After the Tet Offensive ended, the CIA completed a new enemy order of battle (OB) estimate. That OB put the lie to both Westmoreland’s claim of victory at Tet because of the high enemy body count and Davidson’s claim of victory because the U.S. destroyed the Vietcong. The CIA estimated Communist strength in the South, including political operatives, at between 480,000 and 615,000 or “…about twice the previously agreed figures.” These numbers did not include any of the Vietcong’s temporary civilian support personnel – those persons who either volunteered, or were impressed into service, for a specific battle or campaign. Approximately 100,000 to 110,000 of the CIA’s OB total were North Vietnamese regulars. The remainder, or up to 515,000 personnel, consisted of southern-born Vietcong. Thus, rural South Vietnam, rather than North Vietnam, continued to contribute the largest number of men to the Communist apparatus in the South. The Vietcong remained a formidable force.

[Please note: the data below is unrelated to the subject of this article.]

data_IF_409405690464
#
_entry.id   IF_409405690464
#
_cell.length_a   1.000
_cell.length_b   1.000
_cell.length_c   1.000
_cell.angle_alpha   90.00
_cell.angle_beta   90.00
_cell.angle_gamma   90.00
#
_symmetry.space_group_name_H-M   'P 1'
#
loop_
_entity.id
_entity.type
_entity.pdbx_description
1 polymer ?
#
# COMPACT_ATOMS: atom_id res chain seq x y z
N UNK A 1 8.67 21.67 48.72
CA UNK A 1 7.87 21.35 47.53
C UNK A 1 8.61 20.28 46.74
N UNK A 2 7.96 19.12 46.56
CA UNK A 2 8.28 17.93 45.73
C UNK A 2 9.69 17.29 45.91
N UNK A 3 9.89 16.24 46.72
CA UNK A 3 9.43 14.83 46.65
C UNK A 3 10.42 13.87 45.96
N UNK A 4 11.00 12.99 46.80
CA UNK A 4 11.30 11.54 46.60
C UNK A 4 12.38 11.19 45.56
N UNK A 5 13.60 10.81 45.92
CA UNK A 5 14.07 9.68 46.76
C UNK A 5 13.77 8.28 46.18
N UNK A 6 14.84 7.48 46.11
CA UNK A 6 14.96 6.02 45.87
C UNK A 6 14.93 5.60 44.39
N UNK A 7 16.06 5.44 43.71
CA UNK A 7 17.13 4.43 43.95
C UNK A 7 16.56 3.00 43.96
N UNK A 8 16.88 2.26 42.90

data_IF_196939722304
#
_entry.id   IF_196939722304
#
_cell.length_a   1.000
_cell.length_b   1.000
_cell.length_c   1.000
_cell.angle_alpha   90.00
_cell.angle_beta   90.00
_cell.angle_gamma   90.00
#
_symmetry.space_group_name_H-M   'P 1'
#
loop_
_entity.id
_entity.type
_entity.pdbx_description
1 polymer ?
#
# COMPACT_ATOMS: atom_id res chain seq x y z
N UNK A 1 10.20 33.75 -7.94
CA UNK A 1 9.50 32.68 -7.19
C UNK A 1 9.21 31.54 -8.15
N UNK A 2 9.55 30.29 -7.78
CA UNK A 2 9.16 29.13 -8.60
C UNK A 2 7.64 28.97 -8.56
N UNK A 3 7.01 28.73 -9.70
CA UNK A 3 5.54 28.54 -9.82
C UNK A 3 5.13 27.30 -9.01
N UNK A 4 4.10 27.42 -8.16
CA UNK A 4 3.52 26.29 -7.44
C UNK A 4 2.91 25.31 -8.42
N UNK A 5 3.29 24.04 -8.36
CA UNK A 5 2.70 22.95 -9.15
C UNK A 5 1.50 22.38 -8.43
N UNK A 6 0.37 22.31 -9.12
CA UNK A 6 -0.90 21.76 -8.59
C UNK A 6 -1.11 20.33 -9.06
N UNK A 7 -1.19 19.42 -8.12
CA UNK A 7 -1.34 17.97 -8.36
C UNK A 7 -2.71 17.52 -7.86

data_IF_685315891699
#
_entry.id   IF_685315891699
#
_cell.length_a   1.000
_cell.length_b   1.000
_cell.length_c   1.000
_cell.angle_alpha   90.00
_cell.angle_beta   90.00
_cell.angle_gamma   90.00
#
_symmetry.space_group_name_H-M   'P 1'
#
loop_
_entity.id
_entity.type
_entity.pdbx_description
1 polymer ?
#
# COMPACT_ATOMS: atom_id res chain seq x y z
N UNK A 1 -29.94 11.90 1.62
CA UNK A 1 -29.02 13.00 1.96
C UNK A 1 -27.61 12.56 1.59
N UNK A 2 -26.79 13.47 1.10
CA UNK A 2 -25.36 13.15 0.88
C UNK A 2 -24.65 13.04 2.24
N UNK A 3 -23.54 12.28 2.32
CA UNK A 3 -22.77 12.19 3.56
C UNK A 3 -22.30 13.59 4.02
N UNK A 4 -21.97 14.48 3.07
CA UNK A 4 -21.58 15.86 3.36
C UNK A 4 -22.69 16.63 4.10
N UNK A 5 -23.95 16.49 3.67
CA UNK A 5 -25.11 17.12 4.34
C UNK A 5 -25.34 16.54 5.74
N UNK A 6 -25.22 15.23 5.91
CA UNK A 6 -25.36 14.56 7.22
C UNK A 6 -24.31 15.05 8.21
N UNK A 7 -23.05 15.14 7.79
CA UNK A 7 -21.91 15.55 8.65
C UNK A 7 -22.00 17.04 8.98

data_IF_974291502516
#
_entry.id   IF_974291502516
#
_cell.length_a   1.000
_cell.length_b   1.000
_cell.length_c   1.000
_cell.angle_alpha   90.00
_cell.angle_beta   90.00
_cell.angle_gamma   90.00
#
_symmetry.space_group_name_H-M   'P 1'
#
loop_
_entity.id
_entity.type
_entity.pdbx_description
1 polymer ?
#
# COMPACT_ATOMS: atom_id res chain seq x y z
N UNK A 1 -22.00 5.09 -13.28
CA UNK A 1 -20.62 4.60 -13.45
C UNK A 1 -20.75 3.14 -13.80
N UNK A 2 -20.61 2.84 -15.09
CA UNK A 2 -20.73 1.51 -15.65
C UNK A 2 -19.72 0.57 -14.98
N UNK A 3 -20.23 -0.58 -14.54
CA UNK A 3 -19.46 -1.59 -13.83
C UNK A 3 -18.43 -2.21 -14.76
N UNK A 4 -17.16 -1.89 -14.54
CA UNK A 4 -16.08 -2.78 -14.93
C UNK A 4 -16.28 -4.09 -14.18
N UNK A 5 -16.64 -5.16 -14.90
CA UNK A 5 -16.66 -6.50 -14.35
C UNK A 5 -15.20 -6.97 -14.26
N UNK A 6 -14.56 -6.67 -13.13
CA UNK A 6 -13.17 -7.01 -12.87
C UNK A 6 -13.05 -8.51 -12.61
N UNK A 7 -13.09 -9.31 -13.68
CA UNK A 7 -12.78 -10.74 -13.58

General Earle Wheeler, Chairman of the Joint Chiefs of Staff, was alarmed by the CIA’s April 1968, OB estimate, not because of its military implications but because of its potential domestic political ramifications. Wheeler believed the new OB, if released to the American public, would undermine the entire U.S. effort in South Vietnam. The CIA’s OB would prove that U.S. military operations since early 1965 had failed to make any appreciable headway against the Communist insurgency. The Chairman worried that once the American people learned that Communist strength in South Vietnam stood at over half a million men and women, even after the losses of the Tet Offensive, they would conclude that there was no hope of ever achieving victory in Vietnam. The last vestiges of home front support for the war would collapse. President Johnson would then face intense political pressure to order a unilateral U.S. withdrawal from South Vietnam. Wheeler wanted to forestall that possibility.